Joey had no one to flock and swim with. He appeared a very desolate, wary and vulnerable figure on the water. He rarely came up on the grass in those early weeks since the disappearance of his flock-mates. It was obvious Joey neither felt safe, nor so trusting of humans anymore. He kept a safe, fearful and wary distance.

Not since the abandonment of the three white ducks at Harlem Meer a year before, had I felt so worried about the survival of the one who then remained. It was pitiful to see Joey so lost and so alone, constantly swimming forlornly on the lake. (I in fact, wondered when he ate?) Indeed, the only thing giving me any kind of solace or "hope" at that point was the fact that Joey had learned (the hard way) to keep careful distance from humans.

Over the weeks that followed, I began to bring bird and sunflower seeds for Joey. It took time, but he slowly began to come closer to and know me. He always seemed to be ravenously hungry and nervous.

And then, something very strange began to occur.

I noticed more and more, Joey attempting to get an "in" with the two most dominant -- and aggressive ducks of the Meer -- the pair, I called "BradAgelina" after the famous Hollywood couple.

BradAgelina, are, I suspect, the two oldest ducks of Harlem Meer.

Like Joey and his siblings, they appear to be domestic, rather than "wild" ducks. They are bigger than the mallards, of different coloring and like Joey, apparently cannot fly.

They are also without a doubt, the very toughest birds of the meer.

Never more than a couple of feet from each other, "BradAgelina" rule and boss all the other birds (including the larger Canada geese) like rulers with steel batons. They are always the first to eat. Angelina is constantly "cackling" orders and the drake, Brad, enforces those orders with an aggressive beak and fast feet movements. I have seen him chase and even attack other birds in the water.

Unfortunately, the bird Brad was then mostly attacking was Joey.

It became almost impossible to try and feed Joey, as "Brad" would immediately attack Joey and send the white duck quickly diving for the water.

On one occasion, the attack was so violent that Brad followed Joey into the water and appeared to be actually trying to drown the larger, white duck!

"Oh my God!" people exclaimed watching this horrific bird fight right before their eyes.

But, somehow, Joey always managed to survive the attacks from Brad with just a few ruffled feathers and shattered ego.

What I could not figure out was WHY was Joey seemingly insisting on staying so close to these two incredibly nasty ducks? It was obvious he was not "wanted" by them and playing so close with fire was bound to get him hurt -- or even killed. Was Joey some kind of avian masochist?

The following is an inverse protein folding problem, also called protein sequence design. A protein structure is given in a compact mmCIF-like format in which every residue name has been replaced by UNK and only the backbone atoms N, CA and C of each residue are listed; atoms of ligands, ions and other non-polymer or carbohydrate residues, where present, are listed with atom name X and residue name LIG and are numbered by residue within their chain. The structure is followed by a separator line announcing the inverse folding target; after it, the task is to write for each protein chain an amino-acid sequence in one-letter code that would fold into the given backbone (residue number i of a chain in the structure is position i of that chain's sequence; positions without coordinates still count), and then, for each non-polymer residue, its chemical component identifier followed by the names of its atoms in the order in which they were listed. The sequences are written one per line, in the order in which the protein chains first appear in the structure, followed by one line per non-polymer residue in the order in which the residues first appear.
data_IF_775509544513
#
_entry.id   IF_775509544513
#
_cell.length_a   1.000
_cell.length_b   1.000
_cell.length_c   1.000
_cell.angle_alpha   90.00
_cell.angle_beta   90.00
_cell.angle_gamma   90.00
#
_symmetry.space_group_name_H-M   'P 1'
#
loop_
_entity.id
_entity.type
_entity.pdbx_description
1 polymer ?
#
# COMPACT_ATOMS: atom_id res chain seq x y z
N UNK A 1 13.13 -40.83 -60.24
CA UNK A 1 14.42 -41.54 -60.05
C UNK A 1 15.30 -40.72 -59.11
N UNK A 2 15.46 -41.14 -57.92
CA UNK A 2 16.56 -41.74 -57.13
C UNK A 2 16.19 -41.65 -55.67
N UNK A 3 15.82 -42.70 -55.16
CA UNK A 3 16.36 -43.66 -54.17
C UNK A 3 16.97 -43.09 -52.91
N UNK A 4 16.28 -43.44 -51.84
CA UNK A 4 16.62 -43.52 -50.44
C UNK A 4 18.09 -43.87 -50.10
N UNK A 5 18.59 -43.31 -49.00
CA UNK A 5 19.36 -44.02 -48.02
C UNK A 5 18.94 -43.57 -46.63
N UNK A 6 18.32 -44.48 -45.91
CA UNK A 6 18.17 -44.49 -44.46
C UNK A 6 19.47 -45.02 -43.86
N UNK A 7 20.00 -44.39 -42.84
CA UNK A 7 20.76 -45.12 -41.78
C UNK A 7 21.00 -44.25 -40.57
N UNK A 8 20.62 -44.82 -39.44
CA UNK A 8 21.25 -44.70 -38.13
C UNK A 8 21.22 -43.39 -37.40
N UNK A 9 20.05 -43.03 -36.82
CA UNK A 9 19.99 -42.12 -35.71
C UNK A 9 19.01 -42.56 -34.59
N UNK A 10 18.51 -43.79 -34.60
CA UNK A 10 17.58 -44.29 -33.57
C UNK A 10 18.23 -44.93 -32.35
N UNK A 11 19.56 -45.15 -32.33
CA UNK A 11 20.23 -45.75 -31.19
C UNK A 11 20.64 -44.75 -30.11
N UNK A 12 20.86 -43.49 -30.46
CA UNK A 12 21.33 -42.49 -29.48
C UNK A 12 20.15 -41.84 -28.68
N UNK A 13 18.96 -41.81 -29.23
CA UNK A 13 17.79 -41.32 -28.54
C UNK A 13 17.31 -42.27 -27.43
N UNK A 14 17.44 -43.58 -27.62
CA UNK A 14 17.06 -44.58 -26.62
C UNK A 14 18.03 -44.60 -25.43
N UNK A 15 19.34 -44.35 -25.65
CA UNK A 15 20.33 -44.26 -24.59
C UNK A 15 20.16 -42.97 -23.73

This mad struggle to try and "fit in" on Joey's part and the equally mad aggressive actions to reject and keep out on the parts of BradAgelina had in fact, gone on for many months with neither side willing to cave.

But, over the past week or two, things suddenly started to change.

BradAgelina are slowly yielding inches to Joey!

The "attacks" fewer and less violent, BradAgelina are willing to allow Joey to stay close to them, providing he does not step over some invisible line or try to compete for food. For his part, Joey seems to "know" the line and is careful not to tread over it.

When going to the Meer in recent weeks, I bring enough bird seed for all three birds and feed them separately from each other. Lately, all had been relatively peaceful.

All three birds recognize me immediately and come running, Agelina, especially cackling loudly. I feel like a farmer bringing feed for barn ducks (which is actually what all three are).

But, the real breakthrough seemed to occur yesterday.

I went with my dogs early in the morning yesterday to Harlem Meer.

As expected, Joey was lined up with BradAgelina in the water, the same way he used to be with his two female siblings.

But, this time when feeding Joey, the two older, dominant ducks did not rustle a feather nor even care that he was particularly close to them. The "change" was subtle, but noticeable. There was not even the slightest posturing or even mild chasing from Brad towards Joey.

At long last, Joey has finally fitted in!

Though difficult to figure out at first, I now know why Joey put up with so much abuse for so many months trying to get an "in" with the two dominant ducks of the Meer.

In many ways they are all on similar ground. All three are domestic birds who cannot fly. All three are not indigenous to the meer and were most likely abandoned there by humans. All three had to earn their way by roughing and toughing it out.
But, even more than those things, Joey obviously had to figure out the way to survive at the lake after the misfortune that befell his flock-mates. It was important for him to get an "in" with the oldest and most powerful birds on the mere for survivability and protection reasons.

And though it took months of battles, rejection and near drowning, it seems Joey is once again "back in the high life" so to speak.